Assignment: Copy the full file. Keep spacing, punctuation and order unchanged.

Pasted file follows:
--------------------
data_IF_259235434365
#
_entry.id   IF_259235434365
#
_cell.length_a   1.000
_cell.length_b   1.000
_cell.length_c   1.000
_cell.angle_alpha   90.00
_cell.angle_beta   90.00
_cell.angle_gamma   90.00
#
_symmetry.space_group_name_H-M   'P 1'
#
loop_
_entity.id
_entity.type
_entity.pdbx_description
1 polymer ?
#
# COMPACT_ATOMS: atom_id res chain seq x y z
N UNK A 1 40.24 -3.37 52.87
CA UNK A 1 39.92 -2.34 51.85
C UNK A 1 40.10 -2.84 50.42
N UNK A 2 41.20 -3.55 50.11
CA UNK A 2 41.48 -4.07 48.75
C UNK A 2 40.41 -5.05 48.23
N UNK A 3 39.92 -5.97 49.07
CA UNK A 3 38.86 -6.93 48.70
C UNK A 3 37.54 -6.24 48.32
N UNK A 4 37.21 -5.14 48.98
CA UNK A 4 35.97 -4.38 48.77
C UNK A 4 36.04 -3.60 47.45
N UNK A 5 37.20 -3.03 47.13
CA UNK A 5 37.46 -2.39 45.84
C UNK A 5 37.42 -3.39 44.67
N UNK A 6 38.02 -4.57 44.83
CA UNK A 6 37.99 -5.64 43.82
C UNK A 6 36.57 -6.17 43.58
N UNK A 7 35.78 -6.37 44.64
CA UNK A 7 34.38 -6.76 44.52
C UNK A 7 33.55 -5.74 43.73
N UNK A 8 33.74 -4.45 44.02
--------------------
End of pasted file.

data_IF_259235434365
#
_entry.id   IF_259235434365
#
_cell.length_a   1.000
_cell.length_b   1.000
_cell.length_c   1.000
_cell.angle_alpha   90.00
_cell.angle_beta   90.00
_cell.angle_gamma   90.00
#
_symmetry.space_group_name_H-M   'P 1'
#
loop_
_entity.id
_entity.type
_entity.pdbx_description
1 polymer ?
#
# COMPACT_ATOMS: atom_id res chain seq x y z
N UNK A 1 40.24 -3.37 52.87
CA UNK A 1 39.92 -2.34 51.85
C UNK A 1 40.10 -2.84 50.42
N UNK A 2 41.20 -3.55 50.11
CA UNK A 2 41.48 -4.07 48.75
C UNK A 2 40.41 -5.05 48.23
N UNK A 3 39.92 -5.97 49.07
CA UNK A 3 38.86 -6.93 48.70
C UNK A 3 37.54 -6.24 48.32
N UNK A 4 37.21 -5.14 48.98
CA UNK A 4 35.97 -4.38 48.77
C UNK A 4 36.04 -3.60 47.45
N UNK A 5 37.20 -3.03 47.13
CA UNK A 5 37.46 -2.39 45.84
C UNK A 5 37.42 -3.39 44.67
N UNK A 6 38.02 -4.57 44.83
CA UNK A 6 37.99 -5.64 43.82
C UNK A 6 36.57 -6.17 43.58
N UNK A 7 35.78 -6.37 44.64
CA UNK A 7 34.38 -6.76 44.52
C UNK A 7 33.55 -5.74 43.73
N UNK A 8 33.74 -4.45 44.02